Now would be a good time to sign up for the RSS feed from The Daily Flag.
Last week I took a small vacation from The Daily Flag, and during that time I made major business decisions about The Daily Flag and Flags Bay.
I will continue to write for The Daily Flag, but I am reducing the number of articles to one a week, maybe two, which will include occasional book reviews, too.
More than half the people who come to TDF are looking for specific information on flag protocol and etiquette, and I need to make changes on the website so that information is easier to find.
One of the serendipitous consequences of writing at TDF is that I have developed two book ideas which I never would have known about or considered, were it not for TDF and the research required to write here. I don’t know if these ideas are viable, but I am devoting more time to them. That means trips to distant libraries, because the information I am looking for is not found on the Internet.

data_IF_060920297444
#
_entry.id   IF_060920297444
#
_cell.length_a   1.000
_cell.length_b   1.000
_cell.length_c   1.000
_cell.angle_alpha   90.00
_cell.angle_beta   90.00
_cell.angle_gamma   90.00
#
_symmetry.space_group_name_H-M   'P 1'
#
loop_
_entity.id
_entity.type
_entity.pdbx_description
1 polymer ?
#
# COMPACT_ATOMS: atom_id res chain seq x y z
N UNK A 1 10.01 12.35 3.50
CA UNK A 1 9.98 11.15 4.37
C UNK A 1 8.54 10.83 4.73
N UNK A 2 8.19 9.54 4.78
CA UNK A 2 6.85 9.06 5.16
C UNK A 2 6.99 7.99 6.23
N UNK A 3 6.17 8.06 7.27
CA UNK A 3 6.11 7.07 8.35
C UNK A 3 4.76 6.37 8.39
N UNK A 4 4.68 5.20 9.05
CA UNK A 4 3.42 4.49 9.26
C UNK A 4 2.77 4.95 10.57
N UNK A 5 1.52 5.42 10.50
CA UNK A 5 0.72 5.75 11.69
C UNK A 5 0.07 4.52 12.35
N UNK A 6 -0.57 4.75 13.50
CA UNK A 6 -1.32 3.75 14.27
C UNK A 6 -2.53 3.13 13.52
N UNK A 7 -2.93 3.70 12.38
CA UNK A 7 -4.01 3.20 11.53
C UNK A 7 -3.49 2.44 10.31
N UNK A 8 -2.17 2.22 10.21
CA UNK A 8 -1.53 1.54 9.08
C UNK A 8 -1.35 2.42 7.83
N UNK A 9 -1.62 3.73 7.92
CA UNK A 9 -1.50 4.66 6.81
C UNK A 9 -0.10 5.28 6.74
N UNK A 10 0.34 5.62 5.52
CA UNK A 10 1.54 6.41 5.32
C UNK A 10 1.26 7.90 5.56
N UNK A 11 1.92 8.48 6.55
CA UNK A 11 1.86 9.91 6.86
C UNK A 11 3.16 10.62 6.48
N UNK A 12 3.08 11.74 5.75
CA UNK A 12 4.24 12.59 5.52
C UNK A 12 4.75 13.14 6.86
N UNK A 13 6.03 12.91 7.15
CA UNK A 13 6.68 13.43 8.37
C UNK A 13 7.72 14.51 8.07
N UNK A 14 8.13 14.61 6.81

I would tell you what the book ideas are, but I cannot (unless you are a book publisher reading here—then one book is an undertold story in American vexillology, and the other idea is about a flag whose mysterious origin, I believe, is deeply buried in one of the oldest and most beloved works in all of English literature. Write me at firstname.lastname@example.org).
Until next week, I remain vexillologically yours, Deborah.
The flag image shown above was adapted from a U.S. Dept. of Veterans Affairs 1984 Veterans Day poster. The name of the artist is not available presently, but I’m on the hunt. Isn’t it a beautiful painting!